Submitted by Robert Clay, Director of USAID’s Office of HIV/AIDS
Over 20,000 people (a small city) all focusing on one of the greatest development problems of our time. The first thing that strikes you is the diversity of those at the meeting – from the famous (Bill Clinton and Bill Gates) to academia (professors and students) to civil society and advocates to multilateral and bilateral donors to pharma. There are talks, seminars, posters, demonstrations (even in the plenary sessions), exhibits, condom demonstrations, cultural events, marches, press conferences, and lots of reports and products to take home. At times, it reminds me of a village scene in India where I lived for 5 years – crowded, colorful, loud, unpredictable, widely diverse, and even wonderful food smells.
There is definitely a buzz in the air. The results of the USAID-funded CAPRISA 004 trial results has excited everyone – standing ovations and tears from those who have waited so long for good microbicide news. But also excitement at seeing other results since the last meeting two years ago and hearing insightful analysis on how to overcome barriers. There is personal excitement of seeing old friends and colleagues and making new contacts in this diverse setting.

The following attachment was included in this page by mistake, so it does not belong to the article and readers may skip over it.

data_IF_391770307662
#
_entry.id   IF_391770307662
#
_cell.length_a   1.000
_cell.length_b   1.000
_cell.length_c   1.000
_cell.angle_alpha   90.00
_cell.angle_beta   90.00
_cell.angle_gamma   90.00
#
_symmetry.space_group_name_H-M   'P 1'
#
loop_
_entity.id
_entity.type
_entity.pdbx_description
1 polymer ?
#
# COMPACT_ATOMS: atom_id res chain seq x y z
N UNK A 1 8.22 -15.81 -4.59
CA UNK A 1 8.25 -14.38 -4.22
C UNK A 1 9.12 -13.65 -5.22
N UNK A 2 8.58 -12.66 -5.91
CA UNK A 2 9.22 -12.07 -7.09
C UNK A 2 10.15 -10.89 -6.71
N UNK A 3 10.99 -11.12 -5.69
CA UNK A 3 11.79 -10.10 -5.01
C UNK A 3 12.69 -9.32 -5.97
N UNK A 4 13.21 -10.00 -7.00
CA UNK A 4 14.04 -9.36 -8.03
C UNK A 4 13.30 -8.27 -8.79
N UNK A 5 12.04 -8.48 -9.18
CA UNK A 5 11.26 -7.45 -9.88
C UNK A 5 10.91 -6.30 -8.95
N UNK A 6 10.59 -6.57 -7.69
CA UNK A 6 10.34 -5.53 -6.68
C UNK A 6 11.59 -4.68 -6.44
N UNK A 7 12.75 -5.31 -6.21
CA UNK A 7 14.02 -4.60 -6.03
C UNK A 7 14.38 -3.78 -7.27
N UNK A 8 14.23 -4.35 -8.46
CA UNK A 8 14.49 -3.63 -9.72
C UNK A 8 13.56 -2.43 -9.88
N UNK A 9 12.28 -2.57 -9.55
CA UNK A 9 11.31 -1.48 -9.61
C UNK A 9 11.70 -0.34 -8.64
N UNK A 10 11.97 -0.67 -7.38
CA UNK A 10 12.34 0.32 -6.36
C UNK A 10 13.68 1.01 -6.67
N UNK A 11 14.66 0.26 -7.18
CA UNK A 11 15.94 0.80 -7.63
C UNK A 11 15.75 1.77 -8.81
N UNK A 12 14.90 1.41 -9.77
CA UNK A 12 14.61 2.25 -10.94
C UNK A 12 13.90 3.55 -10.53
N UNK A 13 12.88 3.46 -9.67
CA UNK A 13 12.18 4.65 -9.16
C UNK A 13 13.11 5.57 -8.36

But concerns are also there. Will the money dry up? Will leaders change negative policies that fuel stigma? Will we be able to stop the number getting infected? These are big issues and everyone here seems consumed in trying to solve these problems.
This has been intensive and on the last day you can see the tired and sleep deprived faces. I don’t think people could do this any longer – especially since so many want to get back to implementing all the new ideas. But after a good rest, I’m sure most will have renewed energy and determination from Vienna. I know I can’t wait to get back to work!